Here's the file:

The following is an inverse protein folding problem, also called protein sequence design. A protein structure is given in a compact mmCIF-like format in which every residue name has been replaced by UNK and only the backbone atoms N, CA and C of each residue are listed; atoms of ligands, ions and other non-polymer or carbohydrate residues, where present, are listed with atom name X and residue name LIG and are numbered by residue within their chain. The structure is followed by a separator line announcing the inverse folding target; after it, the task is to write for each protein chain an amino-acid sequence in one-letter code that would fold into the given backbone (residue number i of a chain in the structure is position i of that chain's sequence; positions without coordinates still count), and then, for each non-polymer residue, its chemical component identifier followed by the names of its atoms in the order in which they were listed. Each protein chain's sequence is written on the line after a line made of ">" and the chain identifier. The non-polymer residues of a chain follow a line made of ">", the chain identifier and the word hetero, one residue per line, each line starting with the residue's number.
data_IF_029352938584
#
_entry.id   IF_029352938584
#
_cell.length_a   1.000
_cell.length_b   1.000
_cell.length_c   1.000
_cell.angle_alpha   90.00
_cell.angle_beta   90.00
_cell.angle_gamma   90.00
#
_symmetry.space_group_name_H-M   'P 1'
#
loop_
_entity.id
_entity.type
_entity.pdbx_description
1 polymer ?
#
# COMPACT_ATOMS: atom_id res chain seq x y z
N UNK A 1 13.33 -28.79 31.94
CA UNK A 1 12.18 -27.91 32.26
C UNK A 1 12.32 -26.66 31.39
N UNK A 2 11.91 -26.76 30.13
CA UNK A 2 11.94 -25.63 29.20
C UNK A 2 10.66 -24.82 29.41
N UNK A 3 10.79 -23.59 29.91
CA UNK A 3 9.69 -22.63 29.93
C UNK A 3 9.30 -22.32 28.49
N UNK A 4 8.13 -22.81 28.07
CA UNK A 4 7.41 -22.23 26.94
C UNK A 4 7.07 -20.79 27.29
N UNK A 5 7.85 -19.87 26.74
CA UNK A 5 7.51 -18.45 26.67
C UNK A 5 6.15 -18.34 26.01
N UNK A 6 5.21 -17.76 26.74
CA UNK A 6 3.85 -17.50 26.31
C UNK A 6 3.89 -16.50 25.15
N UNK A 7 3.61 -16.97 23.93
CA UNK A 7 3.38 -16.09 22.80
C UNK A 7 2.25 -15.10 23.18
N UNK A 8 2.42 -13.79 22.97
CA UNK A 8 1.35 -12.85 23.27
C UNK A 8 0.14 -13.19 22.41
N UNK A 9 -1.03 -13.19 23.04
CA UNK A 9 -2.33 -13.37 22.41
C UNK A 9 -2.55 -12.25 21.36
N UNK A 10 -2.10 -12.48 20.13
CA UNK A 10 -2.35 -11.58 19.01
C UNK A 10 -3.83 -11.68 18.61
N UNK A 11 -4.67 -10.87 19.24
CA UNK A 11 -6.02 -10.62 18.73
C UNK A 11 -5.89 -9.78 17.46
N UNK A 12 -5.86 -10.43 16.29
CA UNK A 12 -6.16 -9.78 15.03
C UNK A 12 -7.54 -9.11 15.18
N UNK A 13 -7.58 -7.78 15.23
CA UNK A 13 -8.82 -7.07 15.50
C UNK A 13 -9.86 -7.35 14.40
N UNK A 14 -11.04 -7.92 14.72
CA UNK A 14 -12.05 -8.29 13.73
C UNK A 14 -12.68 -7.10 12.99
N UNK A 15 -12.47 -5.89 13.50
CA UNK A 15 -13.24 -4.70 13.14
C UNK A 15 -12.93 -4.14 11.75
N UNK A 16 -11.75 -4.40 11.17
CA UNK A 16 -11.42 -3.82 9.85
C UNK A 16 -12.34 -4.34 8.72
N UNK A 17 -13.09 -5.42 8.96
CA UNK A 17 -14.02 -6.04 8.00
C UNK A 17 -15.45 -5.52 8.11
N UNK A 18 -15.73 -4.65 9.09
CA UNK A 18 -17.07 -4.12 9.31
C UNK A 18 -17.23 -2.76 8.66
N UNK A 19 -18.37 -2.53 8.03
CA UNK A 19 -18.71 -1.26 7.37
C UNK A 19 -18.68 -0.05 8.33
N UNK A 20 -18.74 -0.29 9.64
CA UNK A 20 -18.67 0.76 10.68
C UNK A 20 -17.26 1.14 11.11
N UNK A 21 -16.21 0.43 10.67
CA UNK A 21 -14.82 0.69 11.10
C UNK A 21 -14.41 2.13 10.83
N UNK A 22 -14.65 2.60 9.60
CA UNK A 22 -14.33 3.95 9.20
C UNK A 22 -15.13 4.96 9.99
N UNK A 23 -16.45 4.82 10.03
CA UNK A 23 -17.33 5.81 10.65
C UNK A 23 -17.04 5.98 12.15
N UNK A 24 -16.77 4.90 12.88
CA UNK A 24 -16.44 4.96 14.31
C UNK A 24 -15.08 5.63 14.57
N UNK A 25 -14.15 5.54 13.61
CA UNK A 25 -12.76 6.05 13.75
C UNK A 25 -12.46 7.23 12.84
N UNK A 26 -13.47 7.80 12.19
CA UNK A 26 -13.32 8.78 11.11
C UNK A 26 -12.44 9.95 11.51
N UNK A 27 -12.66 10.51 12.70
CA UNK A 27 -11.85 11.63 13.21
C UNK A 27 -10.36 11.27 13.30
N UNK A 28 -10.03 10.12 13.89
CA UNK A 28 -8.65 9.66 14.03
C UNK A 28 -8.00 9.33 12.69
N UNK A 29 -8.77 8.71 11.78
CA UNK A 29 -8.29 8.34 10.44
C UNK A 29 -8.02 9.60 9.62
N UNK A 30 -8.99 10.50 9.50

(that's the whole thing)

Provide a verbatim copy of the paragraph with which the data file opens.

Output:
The following is an inverse protein folding problem, also called protein sequence design. A protein structure is given in a compact mmCIF-like format in which every residue name has been replaced by UNK and only the backbone atoms N, CA and C of each residue are listed; atoms of ligands, ions and other non-polymer or carbohydrate residues, where present, are listed with atom name X and residue name LIG and are numbered by residue within their chain. The structure is followed by a separator line announcing the inverse folding target; after it, the task is to write for each protein chain an amino-acid sequence in one-letter code that would fold into the given backbone (residue number i of a chain in the structure is position i of that chain's sequence; positions without coordinates still count), and then, for each non-polymer residue, its chemical component identifier followed by the names of its atoms in the order in which they were listed. Each protein chain's sequence is written on the line after a line made of ">" and the chain identifier. The non-polymer residues of a chain follow a line made of ">", the chain identifier and the word hetero, one residue per line, each line starting with the residue's number.